Note that an equivalence of topologies in not the same thing as the two sites being “isomorphic”. Equivalence is a weaker notion.

Now that we have a generalized notion of a topological space (on a category), we can try to generalize sheaves on sites. Again, this has been done in two other places (here and here), so we’ll hit the highlights.

Recall that a sheaf on a standard topological space, {X}, is just a contravariant functor from the category of open subsets of {X} plus some stuff that makes it “local”. Since all of these things were just stated categorically, it extends in a natural way to any site. Thus we get a category of sheaves on a site denoted {Sh(\mathcal{T})}.

It turns out that if you have a category with two equivalent topologies, then the pushforward induces an equivalence of categories {F_*: Sh(\mathcal{T})\rightarrow Sh(\mathcal{T}')}, and hence the natural map of cohomology is an iso {H^i(\mathcal{T}', F_*\mathcal{F})\rightarrow H^i(\mathcal{T}, \mathcal{F})}.

So for instance you could define the site {X_C} to be the category with objects holomorphic maps from analytic sets {U\rightarrow X(\mathbb{C})} to the {\mathbb{C}}-valued points that are local homeomorphisms and coverings to be if the union of the image actually covers {X}. Then we have a continuous map {F: X_C\rightarrow X_{et}} since given an \'{e}tale map {U\rightarrow X} if we look at the underlying analytic sets {U(\mathbb{C})\rightarrow X(\mathbb{C})} this is a local homeo. One can check that this is actually an equivalence of topologies. Thus we get that computing complex analytic cohomology or étale cohomology will give the same answer.

Here is why the big site is important. We can only compare Grothendieck topologies on a category if, well, the underlying category is the same. Taking the category as all scheme maps into {X}, and then designating certain ones as “special” by the topology allows us to compare the topologies. Notice the underlying categories in the small sites are not the same. The category of open immersions {U\rightarrow X} is not the same as the category of étale maps {U\rightarrow X}. I’ve never seen this reasoning for the big site pointed out, and it confused me for awhile, so that’s why I’m making a big deal out of it.

(New edit:) It seems that the above point I just made isn’t universal in the literature for the following reason. There are obviously continuous maps between two sites where the underlying categories aren’t the same. For instance, any of the big sites have a continuous maps to the (same) small sites just by sending the map to itself. It is possible for a continuous map between two sites with different underlying categories to be an equivalence. The comment above was mostly based on Vistoli’s stack notes, in which he only defines equivalence of Grothendieck topologies on the same category.

That seems enough for today. Just to reiterate, the ultimate goal is to figure out what a gerbe is, but in order to do that we need to know what a stack is.


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A Non-projective Proper Surface

Before moving on to some more exotic topics let’s use these past couple of posts to construct an important example: A proper surface over an algebraically closed field of characteristic 0 that is not projective. This is important because every such curve is projective.

Using the tools we’ve developed, here is the construction. Let {X'} be a non-trivial infinitesimal extension of {X=\mathbb{P}^2_k} by {\omega :=\omega_{\mathbb{P}^2}} (the canonical sheaf). How easy was that? Such a non-trivial extension exists because we’ve already shown that iso classes of extensions are in bijective correspondence with {H^1(\mathbb{P}^2, \omega\otimes \mathcal{T})\simeq H^1(\mathbb{P}^2, \Omega^1_{\mathbb{P}^2})\neq 0}.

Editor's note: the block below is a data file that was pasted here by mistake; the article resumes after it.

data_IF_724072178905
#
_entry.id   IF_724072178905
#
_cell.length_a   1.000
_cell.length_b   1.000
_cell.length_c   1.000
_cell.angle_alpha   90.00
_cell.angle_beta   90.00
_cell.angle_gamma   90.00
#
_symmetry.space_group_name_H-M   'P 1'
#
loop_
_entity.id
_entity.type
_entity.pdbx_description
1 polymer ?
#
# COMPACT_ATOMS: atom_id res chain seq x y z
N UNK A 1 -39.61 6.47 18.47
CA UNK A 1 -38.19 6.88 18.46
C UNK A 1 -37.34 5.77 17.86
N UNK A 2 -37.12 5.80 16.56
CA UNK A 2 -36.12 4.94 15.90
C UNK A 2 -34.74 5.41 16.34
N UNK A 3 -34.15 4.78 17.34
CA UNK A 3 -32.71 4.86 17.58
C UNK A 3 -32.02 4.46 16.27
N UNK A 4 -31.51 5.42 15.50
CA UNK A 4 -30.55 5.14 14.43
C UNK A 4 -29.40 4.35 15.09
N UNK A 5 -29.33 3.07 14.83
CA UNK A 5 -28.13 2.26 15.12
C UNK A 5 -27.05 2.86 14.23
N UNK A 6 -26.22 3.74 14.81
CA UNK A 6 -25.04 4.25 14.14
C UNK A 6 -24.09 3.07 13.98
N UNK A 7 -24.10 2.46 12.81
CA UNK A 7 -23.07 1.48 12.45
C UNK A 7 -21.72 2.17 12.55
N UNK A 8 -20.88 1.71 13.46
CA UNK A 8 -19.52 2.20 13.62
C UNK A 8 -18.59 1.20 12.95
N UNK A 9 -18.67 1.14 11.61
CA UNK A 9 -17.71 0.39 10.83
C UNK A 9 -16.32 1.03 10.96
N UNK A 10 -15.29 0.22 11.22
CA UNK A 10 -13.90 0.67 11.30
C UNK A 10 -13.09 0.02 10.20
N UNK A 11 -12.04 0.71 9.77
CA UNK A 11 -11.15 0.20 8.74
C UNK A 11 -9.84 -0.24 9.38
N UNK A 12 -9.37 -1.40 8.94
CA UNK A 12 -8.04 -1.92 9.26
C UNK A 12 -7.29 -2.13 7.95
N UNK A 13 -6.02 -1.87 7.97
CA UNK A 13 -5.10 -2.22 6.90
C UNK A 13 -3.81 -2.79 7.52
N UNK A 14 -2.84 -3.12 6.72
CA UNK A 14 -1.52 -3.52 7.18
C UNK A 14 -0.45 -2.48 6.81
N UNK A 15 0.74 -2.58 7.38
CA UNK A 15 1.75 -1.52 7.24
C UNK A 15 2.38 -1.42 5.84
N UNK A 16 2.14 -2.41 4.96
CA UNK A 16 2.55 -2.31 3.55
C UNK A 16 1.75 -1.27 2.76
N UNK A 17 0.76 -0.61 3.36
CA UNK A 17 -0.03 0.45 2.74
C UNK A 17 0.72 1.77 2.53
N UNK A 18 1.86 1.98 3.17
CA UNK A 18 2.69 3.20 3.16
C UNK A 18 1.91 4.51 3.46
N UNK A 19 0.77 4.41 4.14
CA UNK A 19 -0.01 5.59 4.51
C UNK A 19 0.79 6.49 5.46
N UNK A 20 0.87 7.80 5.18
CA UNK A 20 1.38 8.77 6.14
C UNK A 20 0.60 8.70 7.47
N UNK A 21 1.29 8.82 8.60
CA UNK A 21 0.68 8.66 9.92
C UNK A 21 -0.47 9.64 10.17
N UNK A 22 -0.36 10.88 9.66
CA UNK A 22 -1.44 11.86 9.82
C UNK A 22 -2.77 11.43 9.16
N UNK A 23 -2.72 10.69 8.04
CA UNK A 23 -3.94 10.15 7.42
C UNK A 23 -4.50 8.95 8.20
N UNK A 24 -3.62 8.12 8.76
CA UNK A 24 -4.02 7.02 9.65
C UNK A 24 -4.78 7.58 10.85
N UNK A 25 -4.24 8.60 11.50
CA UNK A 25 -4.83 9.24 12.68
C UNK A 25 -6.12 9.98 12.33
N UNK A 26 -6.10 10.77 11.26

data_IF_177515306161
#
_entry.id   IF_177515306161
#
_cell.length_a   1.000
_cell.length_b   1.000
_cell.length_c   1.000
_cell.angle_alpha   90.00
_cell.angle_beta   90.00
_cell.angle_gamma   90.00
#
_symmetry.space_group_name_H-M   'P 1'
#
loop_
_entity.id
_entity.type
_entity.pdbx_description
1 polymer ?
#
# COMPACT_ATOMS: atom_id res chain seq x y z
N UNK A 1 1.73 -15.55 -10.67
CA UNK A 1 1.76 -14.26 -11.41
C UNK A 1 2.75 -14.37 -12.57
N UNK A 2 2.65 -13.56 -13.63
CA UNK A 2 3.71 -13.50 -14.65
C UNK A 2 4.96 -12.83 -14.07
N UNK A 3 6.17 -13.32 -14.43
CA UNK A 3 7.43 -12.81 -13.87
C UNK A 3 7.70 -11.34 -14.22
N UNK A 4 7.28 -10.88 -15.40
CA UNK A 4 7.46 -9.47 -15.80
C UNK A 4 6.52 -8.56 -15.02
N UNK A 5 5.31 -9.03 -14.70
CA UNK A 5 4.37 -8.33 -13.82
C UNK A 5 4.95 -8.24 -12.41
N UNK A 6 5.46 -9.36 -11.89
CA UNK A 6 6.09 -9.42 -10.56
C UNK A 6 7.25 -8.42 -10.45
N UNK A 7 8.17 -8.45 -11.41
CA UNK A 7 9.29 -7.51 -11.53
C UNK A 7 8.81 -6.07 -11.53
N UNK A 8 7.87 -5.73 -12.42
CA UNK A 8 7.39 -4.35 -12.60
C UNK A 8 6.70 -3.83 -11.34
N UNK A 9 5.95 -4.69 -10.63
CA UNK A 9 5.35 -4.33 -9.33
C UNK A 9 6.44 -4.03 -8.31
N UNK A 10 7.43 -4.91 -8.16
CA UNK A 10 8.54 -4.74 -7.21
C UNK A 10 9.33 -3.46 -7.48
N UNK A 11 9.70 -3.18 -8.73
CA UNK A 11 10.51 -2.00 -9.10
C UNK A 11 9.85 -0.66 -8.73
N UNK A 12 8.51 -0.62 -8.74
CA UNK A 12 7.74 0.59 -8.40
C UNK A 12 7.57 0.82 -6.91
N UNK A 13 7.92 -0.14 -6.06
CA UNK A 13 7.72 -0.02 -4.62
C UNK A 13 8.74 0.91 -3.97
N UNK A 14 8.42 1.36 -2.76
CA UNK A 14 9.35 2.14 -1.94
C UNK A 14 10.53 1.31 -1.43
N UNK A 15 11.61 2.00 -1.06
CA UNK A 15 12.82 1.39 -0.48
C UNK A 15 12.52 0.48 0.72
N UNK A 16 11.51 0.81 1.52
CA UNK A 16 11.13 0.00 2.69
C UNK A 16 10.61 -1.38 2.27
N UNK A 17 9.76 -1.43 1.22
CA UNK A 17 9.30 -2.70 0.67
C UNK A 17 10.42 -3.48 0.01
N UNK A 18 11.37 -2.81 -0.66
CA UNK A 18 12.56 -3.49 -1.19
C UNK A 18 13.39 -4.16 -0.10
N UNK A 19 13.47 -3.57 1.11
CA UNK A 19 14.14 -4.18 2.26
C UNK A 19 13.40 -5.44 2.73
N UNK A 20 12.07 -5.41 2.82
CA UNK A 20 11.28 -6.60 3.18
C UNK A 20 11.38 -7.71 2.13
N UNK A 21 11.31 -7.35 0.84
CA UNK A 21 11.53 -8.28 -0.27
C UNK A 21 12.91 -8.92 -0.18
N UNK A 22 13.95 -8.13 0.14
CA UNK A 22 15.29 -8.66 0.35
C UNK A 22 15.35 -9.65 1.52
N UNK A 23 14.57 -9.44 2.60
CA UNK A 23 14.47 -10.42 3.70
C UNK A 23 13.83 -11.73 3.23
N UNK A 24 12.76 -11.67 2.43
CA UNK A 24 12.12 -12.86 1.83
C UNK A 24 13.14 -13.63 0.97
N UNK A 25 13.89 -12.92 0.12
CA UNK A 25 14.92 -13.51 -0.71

Here’s how we check it is not projective. We have an exact sequence by the definition of an infinitesimal extension {0\rightarrow \omega \rightarrow \mathcal{O}_{X'}\rightarrow \mathcal{O}_X\rightarrow 0}. This induces a sequence {0\rightarrow \omega\rightarrow \mathcal{O}_{X'}^*\rightarrow \mathcal{O}_X^*\rightarrow 0} (just by the first map being {x\mapsto 1+tx} where {t} is the first map of the previous sequence).

This gives a long exact sequence of cohomology: {\rightarrow H^1(X, \omega)\rightarrow Pic X' \rightarrow Pic X \stackrel{\delta}{\rightarrow} H^2(X, \omega) \rightarrow }. Now we know the canonical sheaf is really just {\mathcal{O}(-2)}, so by knowledge of cohomology of projective space {H^1(X, \omega)=0} and {H^2(X, \omega)=k}. Also, the Picard group of projective space is {\mathbb{Z}} generated by {\mathcal{O}(1)}.

So if we can show {\delta} is injective, then {Pic X'=0}, and hence can’t be projective. Since {char k=0}, this just amounts to showing that {\delta (\mathcal{O}(1))\neq 0}. We’ll derive a contradiction if it does map to zero. If it does map to zero, then this is the zero map and hence {Pic X'\rightarrow Pic X} is surjective. i.e. there is some invertible sheaf {\mathcal{L}} on {X'} such that {\mathcal{L}\simeq \mathcal{O}(1)/\omega}, which is what it means for a sheaf to map to {\mathcal{O}(1)}.

So we examine the exact sequence {0\rightarrow \mathcal{O}(-2)\rightarrow \mathcal{L}\rightarrow \mathcal{O}(1)\rightarrow 0}. It doesn’t matter what {X'} is to know {H^1(X', \mathcal{O}(-2))=0}, so we get that {H^0(X', \mathcal{L})\rightarrow H^0(X, \mathcal{O}(1))} is surjective and hence we get a map {\mathbb{P}^2\rightarrow X'\rightarrow \mathbb{P}^2} which is the identity on {\mathbb{P}^2}. This gives us a splitting of {0\rightarrow \omega \rightarrow \mathcal{O}_{X'}\rightarrow \mathcal{O}_X\rightarrow 0}. Thus {\mathcal{O}_X'\simeq \mathcal{O}_X\oplus \omega}. Ack! This means it was the trivial extension, which we assumed it wasn’t. Thus {\delta(\mathcal{O}(1))\neq 0}, which means {X'} is not projective.

Of course this isn’t the most concrete example of one of these things, but I don’t know of any other examples that are this easy to construct and prove. If you wanted something a little bit more concrete, you could actually pick a non-zero class in {H^1(\mathbb{P}^2, \Omega^1)} and piece together your infinitesimal extension.

I’m not making any promises, but next time I might start trying to figure out what gerbes are for a few posts, and then maybe try to tie them back in with how they relate to deformation theory.